Back for installment nine of Dear Huddie – a bi-weekly column to assist engineer job hunters in their pursuit of happiness. Spring is in the air, some can tell by the flowers, or baseball starting up – others dig deeper and think of Kentucky Derby Day as the start of spring. Now let’s see if we can get one of our big horses a winning job hunt!
Keeping the humor in the column, but I have to say, this one hurt!!!!
My contract job ends this Friday and I have no prospects for something else. I have a lot of contract jobs and more-than-average direct jobs on my resume. I’m finding that people aren’t calling me back although I have a deep skill set, plenty of in-depth experience, and a solid education. How can I write my resume so it doesn’t look like I am so unstable? I’m ready to buckle down and take a position to last at least the next ten years!
– Job Market Blues in Erie.
Great question that I feel I can help with. Couple things to note, while I am not a person that conducts interviews, just reading your question made me think of you as someone who continues to find work, who is doing what you need to do to stay in the industry – this tells me you will persevere. The question is how to get a real interviewer to see the qualities I picked up in your question.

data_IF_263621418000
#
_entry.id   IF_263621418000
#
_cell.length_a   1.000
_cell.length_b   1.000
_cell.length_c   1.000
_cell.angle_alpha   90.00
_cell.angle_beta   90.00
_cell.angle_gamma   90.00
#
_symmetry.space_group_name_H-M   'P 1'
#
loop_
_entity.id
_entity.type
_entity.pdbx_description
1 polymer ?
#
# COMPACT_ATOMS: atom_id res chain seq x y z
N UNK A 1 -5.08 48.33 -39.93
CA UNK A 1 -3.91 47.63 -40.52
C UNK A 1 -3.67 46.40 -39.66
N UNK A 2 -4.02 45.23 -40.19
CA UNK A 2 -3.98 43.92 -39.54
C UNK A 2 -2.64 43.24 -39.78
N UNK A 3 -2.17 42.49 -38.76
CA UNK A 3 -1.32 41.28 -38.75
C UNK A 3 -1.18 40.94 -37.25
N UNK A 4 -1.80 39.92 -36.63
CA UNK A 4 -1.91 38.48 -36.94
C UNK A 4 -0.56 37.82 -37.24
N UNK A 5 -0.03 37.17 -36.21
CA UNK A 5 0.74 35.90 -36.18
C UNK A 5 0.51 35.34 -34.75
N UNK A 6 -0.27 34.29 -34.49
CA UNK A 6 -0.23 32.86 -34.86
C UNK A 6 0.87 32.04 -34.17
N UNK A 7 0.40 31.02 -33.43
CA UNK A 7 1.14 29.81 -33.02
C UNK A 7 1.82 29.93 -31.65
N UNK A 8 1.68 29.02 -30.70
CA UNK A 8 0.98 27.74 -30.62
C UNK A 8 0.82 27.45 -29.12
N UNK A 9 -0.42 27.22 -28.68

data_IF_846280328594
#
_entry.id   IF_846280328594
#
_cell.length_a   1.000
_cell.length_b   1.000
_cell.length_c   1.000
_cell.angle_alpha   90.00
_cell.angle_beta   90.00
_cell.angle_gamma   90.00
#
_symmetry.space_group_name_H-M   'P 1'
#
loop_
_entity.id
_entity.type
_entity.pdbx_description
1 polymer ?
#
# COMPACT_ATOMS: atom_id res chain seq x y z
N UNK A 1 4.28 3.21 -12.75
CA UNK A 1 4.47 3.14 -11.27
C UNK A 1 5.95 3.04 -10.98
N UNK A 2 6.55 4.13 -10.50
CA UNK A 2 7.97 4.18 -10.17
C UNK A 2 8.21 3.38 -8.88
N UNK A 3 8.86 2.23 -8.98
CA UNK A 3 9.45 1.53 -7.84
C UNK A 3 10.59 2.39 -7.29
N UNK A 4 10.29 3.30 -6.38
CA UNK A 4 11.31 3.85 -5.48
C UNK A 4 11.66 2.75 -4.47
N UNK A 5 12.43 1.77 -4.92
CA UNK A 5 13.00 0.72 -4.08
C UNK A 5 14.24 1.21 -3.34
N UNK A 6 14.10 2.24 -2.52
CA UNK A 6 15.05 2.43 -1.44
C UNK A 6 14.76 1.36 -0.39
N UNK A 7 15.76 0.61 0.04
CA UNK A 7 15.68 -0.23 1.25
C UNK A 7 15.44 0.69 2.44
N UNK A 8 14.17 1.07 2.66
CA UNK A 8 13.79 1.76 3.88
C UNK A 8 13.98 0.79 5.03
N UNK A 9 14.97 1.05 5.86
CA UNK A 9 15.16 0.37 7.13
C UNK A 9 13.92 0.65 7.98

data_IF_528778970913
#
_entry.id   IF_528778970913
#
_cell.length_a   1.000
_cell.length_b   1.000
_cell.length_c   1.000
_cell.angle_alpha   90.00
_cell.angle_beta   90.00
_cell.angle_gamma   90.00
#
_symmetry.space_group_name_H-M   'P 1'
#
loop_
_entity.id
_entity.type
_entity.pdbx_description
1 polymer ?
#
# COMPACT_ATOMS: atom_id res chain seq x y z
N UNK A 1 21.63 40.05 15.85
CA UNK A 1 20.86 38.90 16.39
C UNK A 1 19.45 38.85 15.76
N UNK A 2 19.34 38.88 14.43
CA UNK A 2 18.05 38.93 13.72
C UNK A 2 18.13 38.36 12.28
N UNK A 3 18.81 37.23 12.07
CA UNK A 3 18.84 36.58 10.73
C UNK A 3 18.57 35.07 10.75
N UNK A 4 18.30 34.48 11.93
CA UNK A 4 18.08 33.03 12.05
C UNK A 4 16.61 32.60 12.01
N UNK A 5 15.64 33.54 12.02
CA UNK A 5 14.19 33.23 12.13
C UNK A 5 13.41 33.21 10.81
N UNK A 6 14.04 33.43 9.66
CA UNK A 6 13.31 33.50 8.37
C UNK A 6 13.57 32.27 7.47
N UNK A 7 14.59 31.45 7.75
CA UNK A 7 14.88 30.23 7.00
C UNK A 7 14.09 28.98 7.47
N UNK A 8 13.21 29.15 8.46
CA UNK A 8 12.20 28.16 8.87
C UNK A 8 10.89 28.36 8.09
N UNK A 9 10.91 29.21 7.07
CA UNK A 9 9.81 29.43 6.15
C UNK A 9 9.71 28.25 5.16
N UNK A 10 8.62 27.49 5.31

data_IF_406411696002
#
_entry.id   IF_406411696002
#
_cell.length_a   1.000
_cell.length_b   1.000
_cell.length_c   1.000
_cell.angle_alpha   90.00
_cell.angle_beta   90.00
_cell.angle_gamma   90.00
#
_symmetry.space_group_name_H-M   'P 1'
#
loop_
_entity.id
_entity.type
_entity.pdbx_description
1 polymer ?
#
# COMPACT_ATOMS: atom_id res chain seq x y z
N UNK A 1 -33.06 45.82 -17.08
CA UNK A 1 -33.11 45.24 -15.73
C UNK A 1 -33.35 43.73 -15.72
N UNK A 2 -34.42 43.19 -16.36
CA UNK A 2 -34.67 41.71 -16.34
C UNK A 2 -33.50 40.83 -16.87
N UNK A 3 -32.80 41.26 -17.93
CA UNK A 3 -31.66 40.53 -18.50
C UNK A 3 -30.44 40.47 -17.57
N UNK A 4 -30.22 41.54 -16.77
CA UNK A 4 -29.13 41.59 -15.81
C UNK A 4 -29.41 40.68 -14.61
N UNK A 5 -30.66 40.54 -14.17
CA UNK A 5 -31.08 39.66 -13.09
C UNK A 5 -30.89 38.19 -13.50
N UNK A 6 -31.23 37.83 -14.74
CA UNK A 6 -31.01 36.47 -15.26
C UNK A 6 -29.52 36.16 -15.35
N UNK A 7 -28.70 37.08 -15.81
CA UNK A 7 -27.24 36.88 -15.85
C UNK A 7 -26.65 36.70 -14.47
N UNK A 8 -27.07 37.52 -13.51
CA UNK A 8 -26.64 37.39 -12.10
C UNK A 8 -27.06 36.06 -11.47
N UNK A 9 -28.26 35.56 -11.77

- This will require more work on your part – each resume you send will have to be geared toward the individual job requirements. We have to match your skill set with what you have gained in any applicable contract job. If you gained a skill set in a contract job that will aid in being hired in a full time spot, make sure that skill is listed on your resume.
- Along the same lines as #1, list and highlight the contract jobs on your resume that will help with the target job – for example if they are looking for an airline pilot, you do not need to list that you drove a cab. For example:
- “U.S. Air co-pilot contracted through ACME temp agency” would help land the pilot job, so list it on the resume.
- “NY City Cab Driver” does not help get the pilot job, so leave it off the resume. If there is a gap in the resume, be prepared to answer questions about the gap in time – but sell yourself. The question might be “there is nothing on your resume from 2006-2007, can you explain?” “Yes, at that time I was between jobs and to make ends meet I drove a cab.” The interviewer just wants to confirm you were not off in a dark place like prison!
- CONTACTS – while working contract jobs there will be some contacts and/or relationships you develop – keep these relationships going. Change happens every day, so if you have a good contact, keep in touch. As engineers most of us are reluctant to cultivate that relationship – but it is a must. Do not overwhelm your contact, simply ask if you can check in every once in a while.
That’s it for now, next installment in two weeks – don’t forget to send your Dear Huddie questions to email@example.com.